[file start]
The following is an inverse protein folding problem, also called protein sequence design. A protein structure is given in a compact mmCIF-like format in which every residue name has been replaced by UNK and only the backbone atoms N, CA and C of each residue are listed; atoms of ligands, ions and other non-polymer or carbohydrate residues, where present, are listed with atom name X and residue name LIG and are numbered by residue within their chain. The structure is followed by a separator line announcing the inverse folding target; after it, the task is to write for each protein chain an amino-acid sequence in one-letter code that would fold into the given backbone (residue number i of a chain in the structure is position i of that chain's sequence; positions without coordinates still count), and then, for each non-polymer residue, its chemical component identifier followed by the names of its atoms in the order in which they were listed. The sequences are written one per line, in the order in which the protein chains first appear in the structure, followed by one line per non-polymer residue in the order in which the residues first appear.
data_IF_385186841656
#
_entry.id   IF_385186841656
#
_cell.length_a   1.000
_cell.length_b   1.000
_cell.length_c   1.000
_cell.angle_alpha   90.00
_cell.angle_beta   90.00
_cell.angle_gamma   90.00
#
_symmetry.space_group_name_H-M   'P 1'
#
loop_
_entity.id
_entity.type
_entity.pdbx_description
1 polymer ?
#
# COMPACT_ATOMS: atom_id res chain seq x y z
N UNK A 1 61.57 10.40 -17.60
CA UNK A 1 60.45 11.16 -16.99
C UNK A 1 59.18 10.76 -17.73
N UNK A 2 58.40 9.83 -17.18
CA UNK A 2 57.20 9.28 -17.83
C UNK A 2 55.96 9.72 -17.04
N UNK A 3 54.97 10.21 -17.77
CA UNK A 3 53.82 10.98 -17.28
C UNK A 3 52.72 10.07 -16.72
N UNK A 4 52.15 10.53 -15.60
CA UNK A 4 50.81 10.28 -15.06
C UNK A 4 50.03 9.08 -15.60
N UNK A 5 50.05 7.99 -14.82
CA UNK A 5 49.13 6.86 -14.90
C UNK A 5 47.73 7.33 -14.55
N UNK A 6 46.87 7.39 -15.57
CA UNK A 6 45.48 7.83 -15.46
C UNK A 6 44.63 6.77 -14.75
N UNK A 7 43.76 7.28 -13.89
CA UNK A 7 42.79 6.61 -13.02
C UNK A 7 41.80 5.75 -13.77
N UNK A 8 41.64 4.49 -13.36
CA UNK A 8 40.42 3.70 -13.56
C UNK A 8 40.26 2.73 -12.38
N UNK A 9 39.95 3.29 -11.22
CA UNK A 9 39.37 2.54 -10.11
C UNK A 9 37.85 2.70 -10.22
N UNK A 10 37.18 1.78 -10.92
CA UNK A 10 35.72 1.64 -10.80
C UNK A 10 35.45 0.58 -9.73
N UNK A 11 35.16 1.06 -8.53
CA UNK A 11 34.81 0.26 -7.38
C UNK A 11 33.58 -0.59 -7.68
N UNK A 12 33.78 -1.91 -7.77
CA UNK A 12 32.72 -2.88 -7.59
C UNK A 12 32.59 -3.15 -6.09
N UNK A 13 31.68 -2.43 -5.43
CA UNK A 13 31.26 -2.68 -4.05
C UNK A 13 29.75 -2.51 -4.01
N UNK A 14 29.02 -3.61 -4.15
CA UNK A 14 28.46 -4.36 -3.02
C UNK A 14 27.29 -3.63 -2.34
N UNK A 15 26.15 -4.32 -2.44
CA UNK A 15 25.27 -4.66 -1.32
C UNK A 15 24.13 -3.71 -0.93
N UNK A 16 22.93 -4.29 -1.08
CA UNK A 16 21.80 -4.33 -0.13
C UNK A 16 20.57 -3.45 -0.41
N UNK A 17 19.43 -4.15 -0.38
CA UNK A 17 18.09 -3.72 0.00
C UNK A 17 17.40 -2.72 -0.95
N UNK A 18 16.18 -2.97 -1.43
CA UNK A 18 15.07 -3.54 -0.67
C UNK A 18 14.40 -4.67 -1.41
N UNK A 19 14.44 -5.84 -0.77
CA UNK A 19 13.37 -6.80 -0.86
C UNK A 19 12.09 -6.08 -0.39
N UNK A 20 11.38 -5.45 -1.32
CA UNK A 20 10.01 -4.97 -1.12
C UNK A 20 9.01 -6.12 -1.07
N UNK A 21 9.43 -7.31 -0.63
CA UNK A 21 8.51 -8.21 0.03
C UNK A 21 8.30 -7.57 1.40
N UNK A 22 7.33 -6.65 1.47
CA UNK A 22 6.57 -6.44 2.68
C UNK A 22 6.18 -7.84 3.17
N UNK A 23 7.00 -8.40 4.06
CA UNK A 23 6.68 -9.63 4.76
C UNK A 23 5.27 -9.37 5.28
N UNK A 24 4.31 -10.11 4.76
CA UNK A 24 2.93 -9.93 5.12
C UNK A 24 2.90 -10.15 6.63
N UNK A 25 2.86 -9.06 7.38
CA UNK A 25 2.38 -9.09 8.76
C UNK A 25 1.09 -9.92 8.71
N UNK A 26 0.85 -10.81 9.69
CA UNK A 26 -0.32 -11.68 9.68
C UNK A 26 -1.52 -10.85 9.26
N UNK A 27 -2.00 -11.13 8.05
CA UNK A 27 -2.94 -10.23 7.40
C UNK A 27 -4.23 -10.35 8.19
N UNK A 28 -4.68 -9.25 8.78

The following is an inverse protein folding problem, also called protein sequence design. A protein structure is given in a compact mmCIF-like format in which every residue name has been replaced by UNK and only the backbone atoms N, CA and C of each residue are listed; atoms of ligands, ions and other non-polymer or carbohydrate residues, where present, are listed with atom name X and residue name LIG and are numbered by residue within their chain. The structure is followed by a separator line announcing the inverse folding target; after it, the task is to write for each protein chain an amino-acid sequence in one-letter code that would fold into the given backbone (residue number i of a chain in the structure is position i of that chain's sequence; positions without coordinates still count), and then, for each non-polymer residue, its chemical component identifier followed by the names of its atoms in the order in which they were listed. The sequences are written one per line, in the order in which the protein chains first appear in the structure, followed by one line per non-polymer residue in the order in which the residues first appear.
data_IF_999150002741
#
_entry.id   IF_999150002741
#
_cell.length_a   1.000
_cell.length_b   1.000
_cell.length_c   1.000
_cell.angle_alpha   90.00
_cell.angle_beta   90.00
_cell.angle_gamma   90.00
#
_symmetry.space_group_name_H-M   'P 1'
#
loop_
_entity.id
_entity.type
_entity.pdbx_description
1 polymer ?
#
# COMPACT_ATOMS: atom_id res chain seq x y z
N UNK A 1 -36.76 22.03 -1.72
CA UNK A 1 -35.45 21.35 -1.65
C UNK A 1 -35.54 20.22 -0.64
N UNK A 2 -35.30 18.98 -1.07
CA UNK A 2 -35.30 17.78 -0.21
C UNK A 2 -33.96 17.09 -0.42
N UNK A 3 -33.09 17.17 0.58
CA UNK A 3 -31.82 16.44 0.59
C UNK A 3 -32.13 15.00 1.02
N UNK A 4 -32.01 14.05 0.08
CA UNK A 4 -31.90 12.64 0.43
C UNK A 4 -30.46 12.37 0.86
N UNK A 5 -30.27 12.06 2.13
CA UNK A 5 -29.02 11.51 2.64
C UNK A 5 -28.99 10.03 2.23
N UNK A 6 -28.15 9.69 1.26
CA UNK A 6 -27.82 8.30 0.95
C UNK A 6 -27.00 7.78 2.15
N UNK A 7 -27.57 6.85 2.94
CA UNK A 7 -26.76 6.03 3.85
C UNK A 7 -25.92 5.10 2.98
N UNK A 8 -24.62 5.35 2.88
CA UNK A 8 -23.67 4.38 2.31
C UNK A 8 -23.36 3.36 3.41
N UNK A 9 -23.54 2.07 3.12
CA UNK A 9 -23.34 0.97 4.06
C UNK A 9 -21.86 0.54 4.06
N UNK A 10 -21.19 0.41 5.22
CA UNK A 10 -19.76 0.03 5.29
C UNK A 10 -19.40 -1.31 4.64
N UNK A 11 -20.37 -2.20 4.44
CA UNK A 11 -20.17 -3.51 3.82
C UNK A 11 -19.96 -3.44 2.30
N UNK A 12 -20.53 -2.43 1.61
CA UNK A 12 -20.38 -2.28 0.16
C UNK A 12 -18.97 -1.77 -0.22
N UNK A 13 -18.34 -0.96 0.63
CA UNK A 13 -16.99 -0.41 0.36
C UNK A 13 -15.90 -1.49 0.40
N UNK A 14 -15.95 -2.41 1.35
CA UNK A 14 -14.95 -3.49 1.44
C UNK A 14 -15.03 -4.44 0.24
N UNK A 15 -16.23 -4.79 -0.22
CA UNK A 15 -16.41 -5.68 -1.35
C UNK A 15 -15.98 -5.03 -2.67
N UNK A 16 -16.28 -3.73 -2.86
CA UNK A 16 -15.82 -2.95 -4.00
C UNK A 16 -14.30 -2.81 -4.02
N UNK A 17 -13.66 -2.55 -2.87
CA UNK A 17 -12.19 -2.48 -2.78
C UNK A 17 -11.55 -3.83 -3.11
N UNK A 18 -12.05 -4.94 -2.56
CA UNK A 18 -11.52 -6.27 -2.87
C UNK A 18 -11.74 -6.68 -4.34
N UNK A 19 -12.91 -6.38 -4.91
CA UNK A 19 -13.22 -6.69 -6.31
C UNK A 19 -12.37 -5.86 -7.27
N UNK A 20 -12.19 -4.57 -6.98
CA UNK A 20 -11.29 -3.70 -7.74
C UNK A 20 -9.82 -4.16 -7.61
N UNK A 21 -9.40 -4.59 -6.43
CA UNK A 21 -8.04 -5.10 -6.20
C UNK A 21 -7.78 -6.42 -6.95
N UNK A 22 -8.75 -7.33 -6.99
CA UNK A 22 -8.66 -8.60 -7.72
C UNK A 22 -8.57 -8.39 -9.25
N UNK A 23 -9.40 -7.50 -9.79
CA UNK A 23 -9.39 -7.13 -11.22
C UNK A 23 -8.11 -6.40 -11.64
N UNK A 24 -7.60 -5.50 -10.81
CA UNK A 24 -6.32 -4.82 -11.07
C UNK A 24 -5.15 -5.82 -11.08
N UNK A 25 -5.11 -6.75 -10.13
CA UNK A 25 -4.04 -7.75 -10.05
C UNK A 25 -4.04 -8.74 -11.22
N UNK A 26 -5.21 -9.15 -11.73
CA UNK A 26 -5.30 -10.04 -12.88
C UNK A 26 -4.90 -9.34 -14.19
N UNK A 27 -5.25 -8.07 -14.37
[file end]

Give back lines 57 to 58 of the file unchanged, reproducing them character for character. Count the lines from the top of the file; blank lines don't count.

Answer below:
C UNK A 12 32.59 -3.15 -6.09
N UNK A 13 31.68 -2.43 -5.43